The Bee, in both Fresno and Modesto, is incapable of presenting the truth about a dam at Temperance Flat, almost as if some evil power has taken control of its word processors and continually censors all the facts. Consider the following. The state has over-allocated water rights on the San Joaquin River by 861 percent, and the river itself is fully appropriated, meaning that no more water rights are available. The river is already so over-used and abused that a dam will create very little new water. This is a river, by the way, that continues to maintain the honor of being one of the most endangered rivers in America. When is the public going to put two and two together? The public will pay billions for a dam that destroys public land mainly for the benefit of people in one industry who maintain water rights—even though that same industry continues to overdraft our subterranean lakes and kill our rivers and take land without compensation that belongs to our children and grandchildren. Mr. Dunbar should crunch the numbers: How much will each holder of water rights gain from a dam at Temperance Flat? Whatever it is, the public will lose something beyond measure. The public should be thankful that the NRDC and other environmental organizations have enough cash and courage to stand up to the likes of Mr. Dunbar and The Bee and agri-business, which is obviously still the most influential industry in the state.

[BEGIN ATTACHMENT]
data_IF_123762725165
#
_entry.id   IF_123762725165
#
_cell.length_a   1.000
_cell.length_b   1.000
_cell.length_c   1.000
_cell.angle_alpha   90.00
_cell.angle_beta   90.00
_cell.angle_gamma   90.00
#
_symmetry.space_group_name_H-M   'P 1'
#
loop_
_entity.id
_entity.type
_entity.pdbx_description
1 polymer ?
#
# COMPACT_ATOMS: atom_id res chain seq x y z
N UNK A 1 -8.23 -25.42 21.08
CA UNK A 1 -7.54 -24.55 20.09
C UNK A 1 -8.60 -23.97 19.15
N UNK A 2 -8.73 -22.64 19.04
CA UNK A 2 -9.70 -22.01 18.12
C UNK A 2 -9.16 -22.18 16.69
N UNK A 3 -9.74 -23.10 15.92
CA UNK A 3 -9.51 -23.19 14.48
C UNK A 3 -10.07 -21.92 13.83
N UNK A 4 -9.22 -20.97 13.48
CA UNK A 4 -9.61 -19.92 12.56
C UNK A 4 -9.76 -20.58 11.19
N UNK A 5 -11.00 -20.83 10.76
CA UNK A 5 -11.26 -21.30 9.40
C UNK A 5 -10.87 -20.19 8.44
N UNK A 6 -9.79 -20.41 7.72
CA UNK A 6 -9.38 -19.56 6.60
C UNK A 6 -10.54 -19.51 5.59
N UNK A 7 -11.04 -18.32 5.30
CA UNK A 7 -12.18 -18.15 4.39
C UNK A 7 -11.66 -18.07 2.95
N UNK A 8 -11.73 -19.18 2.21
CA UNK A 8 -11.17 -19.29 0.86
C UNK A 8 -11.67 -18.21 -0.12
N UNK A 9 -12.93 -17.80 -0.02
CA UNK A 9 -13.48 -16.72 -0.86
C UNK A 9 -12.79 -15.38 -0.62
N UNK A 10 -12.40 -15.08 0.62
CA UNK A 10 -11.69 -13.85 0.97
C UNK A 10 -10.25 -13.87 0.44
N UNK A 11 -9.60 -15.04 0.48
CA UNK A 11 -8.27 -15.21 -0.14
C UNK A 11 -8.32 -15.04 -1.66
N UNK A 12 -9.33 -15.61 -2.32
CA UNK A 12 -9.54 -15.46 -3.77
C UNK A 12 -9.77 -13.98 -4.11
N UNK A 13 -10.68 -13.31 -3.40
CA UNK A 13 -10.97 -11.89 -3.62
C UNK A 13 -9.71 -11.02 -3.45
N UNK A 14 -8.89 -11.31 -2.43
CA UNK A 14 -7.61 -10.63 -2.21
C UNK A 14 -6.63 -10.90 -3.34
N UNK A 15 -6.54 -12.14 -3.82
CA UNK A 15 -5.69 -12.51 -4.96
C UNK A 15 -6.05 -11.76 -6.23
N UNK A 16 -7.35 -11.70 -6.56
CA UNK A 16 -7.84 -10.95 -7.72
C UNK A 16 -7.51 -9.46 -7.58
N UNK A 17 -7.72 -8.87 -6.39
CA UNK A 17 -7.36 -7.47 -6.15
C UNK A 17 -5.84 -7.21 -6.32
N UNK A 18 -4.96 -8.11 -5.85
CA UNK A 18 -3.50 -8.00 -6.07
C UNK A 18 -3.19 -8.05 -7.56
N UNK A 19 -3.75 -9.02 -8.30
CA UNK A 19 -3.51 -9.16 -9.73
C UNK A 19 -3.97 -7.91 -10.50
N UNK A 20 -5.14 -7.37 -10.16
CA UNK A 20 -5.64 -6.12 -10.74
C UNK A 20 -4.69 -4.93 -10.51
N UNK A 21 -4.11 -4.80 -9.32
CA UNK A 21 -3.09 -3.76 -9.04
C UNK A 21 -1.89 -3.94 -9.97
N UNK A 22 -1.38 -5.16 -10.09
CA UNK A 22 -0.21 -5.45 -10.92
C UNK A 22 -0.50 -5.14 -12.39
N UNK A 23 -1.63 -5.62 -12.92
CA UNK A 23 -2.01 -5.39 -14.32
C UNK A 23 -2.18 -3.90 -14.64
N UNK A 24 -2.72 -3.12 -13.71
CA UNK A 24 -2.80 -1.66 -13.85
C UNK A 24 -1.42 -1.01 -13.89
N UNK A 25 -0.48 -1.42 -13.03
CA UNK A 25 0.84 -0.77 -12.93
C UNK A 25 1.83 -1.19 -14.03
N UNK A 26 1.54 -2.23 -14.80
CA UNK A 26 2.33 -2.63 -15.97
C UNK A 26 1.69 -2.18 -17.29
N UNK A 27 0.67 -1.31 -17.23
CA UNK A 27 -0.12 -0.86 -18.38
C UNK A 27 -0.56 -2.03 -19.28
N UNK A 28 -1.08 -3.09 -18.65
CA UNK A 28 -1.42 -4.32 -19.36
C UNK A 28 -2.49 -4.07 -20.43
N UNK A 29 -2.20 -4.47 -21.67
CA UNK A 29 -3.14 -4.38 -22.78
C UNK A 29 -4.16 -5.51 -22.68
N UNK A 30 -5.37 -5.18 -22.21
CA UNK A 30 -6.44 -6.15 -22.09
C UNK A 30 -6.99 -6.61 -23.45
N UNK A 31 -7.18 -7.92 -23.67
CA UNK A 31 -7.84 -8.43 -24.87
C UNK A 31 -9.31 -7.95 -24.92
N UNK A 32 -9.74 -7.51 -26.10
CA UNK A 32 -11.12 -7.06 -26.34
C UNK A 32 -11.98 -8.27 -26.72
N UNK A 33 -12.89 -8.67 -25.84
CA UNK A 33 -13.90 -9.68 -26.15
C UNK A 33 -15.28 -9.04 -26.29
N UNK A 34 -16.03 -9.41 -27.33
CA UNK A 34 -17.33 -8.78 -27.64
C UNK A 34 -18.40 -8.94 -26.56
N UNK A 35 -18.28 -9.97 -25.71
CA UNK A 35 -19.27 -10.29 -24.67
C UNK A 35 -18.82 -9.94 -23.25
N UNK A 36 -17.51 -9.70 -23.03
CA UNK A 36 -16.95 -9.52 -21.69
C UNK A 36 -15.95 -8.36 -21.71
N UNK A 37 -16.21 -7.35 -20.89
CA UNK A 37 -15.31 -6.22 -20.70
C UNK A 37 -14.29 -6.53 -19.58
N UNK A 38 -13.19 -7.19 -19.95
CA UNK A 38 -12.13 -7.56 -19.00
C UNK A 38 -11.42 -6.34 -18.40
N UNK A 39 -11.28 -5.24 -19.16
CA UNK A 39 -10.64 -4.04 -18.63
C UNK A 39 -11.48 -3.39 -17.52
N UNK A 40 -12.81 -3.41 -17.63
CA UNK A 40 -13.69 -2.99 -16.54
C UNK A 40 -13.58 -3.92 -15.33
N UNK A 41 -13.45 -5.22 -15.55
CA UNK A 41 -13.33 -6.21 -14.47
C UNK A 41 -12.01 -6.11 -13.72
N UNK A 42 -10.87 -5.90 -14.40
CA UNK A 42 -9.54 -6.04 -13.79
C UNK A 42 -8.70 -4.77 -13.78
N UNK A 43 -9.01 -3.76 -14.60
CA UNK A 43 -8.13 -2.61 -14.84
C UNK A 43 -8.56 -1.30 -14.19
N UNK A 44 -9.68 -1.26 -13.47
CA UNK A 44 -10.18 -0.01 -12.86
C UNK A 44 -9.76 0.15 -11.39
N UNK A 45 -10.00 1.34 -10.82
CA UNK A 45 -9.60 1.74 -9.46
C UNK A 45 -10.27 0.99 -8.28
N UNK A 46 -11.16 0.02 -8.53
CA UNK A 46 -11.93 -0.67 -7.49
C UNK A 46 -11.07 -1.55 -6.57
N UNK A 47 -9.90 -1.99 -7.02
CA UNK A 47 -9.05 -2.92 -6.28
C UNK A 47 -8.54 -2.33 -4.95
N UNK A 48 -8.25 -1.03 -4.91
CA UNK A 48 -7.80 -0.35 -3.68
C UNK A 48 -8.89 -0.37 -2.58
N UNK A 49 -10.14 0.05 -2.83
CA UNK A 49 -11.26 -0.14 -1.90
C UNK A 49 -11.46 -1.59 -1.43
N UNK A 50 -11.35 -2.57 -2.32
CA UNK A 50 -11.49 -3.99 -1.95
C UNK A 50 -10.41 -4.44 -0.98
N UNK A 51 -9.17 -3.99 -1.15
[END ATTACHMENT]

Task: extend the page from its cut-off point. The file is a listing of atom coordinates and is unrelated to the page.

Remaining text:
Wednesday, March 1, 2017


Ithuriel's Spears and Fiesta Flowers

     Let’s hope someone out there still respects the facts. The Fresno Bee, which has repeatedly trumpeted its support for a dam at Temperance Flat, obviously does not. Sad, since in the San Joaquin Valley The Fresno Bee has maintained a monopoly on the news for decades.